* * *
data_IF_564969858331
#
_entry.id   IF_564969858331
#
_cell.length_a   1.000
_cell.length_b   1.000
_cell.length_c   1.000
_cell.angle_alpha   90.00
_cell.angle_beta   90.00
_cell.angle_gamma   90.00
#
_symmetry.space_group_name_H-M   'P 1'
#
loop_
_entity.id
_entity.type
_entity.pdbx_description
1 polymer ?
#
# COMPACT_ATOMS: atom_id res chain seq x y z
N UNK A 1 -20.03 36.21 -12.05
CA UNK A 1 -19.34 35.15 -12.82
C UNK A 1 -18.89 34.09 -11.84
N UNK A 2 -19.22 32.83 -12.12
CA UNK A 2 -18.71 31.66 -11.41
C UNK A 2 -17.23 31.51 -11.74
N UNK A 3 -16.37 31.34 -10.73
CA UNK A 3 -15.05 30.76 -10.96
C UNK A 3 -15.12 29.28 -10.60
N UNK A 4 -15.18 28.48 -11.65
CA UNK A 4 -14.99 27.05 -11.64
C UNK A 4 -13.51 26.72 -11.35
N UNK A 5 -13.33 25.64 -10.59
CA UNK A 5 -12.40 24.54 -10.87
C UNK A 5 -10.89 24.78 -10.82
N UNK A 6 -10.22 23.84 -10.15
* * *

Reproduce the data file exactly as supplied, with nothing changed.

data_IF_564969858331
#
_entry.id   IF_564969858331
#
_cell.length_a   1.000
_cell.length_b   1.000
_cell.length_c   1.000
_cell.angle_alpha   90.00
_cell.angle_beta   90.00
_cell.angle_gamma   90.00
#
_symmetry.space_group_name_H-M   'P 1'
#
loop_
_entity.id
_entity.type
_entity.pdbx_description
1 polymer ?
#
# COMPACT_ATOMS: atom_id res chain seq x y z
N UNK A 1 -20.03 36.21 -12.05
CA UNK A 1 -19.34 35.15 -12.82
C UNK A 1 -18.89 34.09 -11.84
N UNK A 2 -19.22 32.83 -12.12
CA UNK A 2 -18.71 31.66 -11.41
C UNK A 2 -17.23 31.51 -11.74
N UNK A 3 -16.37 31.34 -10.73
CA UNK A 3 -15.05 30.76 -10.96
C UNK A 3 -15.12 29.28 -10.60
N UNK A 4 -15.18 28.48 -11.65
CA UNK A 4 -14.99 27.05 -11.64
C UNK A 4 -13.51 26.72 -11.35
N UNK A 5 -13.33 25.64 -10.59
CA UNK A 5 -12.40 24.54 -10.87
C UNK A 5 -10.89 24.78 -10.82
N UNK A 6 -10.22 23.84 -10.15